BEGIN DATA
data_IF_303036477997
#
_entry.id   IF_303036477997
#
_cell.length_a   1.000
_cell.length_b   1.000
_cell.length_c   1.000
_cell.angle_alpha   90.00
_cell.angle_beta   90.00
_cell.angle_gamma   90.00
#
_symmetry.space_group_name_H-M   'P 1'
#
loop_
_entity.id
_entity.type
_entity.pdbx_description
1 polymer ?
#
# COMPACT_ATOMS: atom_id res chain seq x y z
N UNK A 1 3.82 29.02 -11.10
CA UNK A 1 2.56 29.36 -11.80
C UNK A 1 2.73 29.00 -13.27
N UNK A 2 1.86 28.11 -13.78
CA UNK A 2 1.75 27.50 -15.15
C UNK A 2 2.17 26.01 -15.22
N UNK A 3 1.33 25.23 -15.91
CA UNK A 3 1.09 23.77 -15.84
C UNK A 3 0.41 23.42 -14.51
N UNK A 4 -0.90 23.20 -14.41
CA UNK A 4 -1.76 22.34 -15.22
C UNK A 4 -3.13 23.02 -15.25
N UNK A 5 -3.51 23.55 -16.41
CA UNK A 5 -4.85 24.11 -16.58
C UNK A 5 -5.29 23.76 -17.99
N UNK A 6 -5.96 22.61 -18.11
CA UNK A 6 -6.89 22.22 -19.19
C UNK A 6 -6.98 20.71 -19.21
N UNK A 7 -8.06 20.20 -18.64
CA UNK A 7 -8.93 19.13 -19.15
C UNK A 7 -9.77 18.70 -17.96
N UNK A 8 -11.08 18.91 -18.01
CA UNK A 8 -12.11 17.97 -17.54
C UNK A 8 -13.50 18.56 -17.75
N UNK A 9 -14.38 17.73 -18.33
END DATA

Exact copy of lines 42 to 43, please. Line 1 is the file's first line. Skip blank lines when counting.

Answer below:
N UNK A 8 -11.08 18.91 -18.01
CA UNK A 8 -12.11 17.97 -17.54